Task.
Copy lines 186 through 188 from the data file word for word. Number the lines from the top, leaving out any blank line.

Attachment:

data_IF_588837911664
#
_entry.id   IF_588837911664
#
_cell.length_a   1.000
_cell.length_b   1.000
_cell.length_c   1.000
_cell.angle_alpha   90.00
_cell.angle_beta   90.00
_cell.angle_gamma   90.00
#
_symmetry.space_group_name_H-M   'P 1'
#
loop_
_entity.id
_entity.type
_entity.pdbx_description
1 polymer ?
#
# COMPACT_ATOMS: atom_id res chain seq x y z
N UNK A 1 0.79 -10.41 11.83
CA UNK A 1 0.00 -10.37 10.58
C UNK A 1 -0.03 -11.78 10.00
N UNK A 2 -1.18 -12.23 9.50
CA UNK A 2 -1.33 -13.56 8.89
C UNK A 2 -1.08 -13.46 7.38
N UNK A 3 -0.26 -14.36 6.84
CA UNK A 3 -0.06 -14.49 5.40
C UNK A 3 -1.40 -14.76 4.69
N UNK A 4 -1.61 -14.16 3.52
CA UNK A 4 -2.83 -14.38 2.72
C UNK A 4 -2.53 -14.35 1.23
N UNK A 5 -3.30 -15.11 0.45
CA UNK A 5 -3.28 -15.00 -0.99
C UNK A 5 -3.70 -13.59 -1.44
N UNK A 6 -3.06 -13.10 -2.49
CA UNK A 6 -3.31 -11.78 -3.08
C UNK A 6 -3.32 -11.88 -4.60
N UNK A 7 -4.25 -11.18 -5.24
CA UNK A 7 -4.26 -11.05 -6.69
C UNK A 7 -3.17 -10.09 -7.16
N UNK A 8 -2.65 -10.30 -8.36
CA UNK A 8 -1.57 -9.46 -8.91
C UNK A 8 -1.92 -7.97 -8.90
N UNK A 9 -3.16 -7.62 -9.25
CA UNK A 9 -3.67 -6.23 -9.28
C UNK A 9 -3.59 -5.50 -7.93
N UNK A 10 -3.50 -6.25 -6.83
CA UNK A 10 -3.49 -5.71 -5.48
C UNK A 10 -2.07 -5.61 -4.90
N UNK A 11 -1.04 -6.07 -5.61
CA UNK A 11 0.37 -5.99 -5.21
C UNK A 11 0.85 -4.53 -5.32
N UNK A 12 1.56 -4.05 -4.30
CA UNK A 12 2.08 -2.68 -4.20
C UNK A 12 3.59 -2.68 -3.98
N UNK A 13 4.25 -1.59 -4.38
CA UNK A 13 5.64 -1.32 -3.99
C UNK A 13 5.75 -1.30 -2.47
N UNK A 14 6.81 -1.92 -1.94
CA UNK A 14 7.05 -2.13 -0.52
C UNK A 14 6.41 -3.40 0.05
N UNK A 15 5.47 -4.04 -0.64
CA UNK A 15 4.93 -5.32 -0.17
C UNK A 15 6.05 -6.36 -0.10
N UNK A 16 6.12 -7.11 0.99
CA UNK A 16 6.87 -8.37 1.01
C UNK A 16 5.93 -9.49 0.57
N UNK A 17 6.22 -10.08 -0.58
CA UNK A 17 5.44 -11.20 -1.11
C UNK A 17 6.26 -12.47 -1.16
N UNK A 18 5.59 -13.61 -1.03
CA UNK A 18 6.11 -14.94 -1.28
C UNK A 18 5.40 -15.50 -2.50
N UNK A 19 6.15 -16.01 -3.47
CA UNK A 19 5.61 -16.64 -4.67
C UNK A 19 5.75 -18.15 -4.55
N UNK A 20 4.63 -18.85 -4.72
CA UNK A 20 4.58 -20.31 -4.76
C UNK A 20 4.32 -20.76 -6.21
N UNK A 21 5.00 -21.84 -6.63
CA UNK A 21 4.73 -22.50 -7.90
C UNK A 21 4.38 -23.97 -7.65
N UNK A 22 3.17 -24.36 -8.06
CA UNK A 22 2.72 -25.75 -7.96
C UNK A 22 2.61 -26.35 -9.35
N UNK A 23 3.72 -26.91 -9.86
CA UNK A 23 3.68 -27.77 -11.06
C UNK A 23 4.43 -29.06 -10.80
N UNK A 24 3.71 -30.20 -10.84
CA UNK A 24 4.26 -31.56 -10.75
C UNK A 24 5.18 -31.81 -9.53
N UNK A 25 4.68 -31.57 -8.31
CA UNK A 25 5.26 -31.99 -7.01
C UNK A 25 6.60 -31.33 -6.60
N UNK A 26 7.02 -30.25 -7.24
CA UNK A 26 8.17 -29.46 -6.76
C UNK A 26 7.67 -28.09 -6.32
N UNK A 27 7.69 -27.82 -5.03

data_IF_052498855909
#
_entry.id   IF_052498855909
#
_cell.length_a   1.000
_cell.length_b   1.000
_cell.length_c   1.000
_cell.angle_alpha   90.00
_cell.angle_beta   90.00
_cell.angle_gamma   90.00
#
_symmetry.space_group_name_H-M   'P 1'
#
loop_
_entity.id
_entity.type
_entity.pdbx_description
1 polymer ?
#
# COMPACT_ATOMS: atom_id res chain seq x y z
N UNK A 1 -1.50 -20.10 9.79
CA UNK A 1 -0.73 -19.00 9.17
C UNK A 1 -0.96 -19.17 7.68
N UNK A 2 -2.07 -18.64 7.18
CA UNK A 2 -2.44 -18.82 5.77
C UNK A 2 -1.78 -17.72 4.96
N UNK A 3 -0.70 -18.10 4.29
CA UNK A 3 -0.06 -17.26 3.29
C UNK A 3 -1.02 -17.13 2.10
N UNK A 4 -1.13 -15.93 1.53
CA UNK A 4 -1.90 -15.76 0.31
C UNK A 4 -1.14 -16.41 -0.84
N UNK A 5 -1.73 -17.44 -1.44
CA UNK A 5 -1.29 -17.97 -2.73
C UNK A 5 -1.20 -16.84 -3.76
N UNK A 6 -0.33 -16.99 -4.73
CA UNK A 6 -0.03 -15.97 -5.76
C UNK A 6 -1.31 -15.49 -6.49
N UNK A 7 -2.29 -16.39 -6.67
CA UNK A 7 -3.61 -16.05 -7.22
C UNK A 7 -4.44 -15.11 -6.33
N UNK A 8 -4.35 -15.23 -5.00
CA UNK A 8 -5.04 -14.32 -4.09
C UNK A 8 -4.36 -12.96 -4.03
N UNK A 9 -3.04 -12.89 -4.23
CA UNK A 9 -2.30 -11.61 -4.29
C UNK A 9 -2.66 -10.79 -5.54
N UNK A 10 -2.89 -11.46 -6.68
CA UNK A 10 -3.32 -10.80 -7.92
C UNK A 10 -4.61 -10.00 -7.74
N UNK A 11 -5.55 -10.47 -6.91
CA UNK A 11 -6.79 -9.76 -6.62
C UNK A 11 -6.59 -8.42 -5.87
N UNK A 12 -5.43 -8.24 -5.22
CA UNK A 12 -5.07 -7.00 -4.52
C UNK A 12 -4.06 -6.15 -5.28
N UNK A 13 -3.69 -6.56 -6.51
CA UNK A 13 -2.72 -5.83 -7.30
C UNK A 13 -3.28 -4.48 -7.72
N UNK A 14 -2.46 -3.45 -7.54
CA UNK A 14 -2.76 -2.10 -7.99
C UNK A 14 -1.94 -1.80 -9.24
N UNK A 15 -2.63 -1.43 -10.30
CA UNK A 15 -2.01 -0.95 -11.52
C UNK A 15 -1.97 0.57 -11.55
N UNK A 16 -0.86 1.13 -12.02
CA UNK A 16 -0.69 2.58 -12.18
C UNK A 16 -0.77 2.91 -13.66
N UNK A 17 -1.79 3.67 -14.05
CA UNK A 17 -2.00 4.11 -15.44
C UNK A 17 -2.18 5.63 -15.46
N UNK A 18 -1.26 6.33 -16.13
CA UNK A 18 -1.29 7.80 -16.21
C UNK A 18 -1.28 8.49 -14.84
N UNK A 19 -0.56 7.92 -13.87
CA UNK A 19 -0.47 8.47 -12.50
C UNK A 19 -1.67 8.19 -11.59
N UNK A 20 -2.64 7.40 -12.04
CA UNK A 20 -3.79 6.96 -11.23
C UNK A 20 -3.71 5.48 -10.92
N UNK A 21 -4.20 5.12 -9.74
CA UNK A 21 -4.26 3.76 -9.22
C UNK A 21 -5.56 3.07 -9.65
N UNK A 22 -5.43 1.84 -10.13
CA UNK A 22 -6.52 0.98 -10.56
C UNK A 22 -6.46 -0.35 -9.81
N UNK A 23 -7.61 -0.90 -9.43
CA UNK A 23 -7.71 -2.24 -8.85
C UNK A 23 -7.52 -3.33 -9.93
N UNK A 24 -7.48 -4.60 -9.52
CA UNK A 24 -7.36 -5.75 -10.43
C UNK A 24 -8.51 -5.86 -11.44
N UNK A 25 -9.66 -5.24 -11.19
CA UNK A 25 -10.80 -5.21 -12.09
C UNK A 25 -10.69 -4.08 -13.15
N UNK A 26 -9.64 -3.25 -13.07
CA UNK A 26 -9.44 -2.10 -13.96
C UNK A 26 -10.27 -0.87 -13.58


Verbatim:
N UNK A 23 -7.61 -0.90 -9.43
CA UNK A 23 -7.71 -2.24 -8.85
C UNK A 23 -7.52 -3.33 -9.93